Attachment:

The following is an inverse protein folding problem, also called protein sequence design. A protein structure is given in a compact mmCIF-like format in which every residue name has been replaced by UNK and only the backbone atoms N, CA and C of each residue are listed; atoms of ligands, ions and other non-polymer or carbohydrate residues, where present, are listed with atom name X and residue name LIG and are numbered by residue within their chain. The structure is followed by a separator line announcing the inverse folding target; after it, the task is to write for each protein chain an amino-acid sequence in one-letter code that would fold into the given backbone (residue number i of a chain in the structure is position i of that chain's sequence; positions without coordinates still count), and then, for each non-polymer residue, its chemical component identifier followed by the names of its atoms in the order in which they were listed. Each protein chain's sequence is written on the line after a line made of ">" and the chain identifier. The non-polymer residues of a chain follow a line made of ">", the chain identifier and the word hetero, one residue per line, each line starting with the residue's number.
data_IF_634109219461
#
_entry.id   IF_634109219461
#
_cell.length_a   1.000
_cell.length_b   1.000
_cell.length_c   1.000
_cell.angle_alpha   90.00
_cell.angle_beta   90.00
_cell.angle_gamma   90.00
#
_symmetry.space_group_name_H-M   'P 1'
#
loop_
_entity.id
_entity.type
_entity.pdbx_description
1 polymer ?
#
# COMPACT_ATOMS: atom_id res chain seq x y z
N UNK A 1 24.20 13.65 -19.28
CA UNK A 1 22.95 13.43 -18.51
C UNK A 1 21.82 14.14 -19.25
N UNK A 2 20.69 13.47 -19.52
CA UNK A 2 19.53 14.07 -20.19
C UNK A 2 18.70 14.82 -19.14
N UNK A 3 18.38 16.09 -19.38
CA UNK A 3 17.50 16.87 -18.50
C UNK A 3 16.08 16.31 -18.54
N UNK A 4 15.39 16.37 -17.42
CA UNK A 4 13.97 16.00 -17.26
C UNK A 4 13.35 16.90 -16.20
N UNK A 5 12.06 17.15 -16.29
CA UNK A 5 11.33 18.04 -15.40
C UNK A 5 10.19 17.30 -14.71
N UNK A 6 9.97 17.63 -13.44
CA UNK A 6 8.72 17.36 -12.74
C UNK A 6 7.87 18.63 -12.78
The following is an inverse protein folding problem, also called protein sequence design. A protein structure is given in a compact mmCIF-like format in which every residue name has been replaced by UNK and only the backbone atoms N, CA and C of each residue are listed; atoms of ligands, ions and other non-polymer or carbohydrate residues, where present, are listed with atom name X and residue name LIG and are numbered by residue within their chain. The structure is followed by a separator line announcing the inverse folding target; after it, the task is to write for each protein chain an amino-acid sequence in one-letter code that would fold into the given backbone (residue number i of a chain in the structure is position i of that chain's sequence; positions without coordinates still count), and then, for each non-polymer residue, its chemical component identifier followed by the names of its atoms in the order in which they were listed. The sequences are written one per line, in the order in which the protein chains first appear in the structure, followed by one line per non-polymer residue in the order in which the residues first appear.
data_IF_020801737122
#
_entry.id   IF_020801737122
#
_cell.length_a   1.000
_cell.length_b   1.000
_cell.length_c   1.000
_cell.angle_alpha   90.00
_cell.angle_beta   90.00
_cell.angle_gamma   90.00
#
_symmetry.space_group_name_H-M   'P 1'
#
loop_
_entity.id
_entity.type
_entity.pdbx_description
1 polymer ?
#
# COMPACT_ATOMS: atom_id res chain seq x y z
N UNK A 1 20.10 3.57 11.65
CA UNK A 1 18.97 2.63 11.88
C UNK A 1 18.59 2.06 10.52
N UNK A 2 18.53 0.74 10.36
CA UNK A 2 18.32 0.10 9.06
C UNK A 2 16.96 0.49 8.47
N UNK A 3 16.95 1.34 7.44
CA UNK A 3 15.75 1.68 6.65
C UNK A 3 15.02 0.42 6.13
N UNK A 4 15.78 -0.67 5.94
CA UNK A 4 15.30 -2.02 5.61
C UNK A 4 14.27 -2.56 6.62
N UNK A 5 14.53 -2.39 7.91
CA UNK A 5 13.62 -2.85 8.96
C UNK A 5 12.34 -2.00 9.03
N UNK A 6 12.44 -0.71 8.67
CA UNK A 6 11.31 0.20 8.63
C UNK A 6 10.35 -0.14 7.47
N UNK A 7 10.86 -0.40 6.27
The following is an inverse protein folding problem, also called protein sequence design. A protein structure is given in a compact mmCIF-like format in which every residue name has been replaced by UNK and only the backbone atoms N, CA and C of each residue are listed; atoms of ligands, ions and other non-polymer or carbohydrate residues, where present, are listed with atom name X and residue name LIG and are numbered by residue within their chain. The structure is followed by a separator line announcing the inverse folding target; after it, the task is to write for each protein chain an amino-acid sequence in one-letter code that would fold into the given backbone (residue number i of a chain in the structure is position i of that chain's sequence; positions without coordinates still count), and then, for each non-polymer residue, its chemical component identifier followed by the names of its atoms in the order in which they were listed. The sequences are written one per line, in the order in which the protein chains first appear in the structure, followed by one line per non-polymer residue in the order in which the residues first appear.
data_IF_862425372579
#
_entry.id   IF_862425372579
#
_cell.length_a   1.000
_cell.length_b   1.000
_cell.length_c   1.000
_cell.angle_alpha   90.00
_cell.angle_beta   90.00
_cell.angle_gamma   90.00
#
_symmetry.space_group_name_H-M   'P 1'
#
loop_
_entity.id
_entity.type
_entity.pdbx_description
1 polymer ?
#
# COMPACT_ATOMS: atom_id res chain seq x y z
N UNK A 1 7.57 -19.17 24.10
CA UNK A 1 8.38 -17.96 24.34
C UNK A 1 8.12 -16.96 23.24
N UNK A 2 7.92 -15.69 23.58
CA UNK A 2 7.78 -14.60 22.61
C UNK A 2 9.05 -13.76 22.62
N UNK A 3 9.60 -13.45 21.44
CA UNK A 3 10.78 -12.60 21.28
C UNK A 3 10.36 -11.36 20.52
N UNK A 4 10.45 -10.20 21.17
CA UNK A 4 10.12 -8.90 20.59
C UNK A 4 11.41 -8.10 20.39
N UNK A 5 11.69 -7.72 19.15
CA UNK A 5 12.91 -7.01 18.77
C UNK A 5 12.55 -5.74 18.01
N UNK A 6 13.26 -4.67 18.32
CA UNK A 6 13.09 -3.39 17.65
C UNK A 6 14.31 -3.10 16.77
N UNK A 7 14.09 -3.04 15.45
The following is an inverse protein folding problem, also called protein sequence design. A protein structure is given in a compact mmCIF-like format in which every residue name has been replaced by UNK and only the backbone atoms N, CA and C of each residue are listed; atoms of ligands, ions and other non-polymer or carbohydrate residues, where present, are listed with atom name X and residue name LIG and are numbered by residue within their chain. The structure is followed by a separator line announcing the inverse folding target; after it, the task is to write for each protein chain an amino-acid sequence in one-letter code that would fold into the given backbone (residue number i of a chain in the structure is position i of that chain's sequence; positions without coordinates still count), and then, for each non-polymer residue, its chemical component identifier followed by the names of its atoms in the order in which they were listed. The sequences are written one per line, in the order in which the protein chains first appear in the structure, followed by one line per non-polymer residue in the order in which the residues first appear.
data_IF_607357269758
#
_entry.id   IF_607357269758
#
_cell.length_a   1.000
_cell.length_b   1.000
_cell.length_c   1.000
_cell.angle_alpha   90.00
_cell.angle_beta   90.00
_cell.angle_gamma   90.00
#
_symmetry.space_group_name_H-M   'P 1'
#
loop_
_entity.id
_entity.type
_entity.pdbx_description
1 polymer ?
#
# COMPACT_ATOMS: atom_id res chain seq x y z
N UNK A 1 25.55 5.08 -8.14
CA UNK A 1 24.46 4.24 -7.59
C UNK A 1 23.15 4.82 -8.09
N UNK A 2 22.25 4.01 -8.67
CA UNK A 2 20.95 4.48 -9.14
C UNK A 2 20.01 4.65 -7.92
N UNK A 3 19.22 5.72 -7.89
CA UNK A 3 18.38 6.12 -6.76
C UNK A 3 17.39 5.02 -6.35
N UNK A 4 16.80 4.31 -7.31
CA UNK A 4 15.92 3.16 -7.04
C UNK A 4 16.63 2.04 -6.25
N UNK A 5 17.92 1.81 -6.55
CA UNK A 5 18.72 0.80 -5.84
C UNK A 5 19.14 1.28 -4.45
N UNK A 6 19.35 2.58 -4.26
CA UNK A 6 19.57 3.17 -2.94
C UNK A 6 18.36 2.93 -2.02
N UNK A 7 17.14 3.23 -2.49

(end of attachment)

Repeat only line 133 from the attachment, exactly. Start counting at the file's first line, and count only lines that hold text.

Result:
#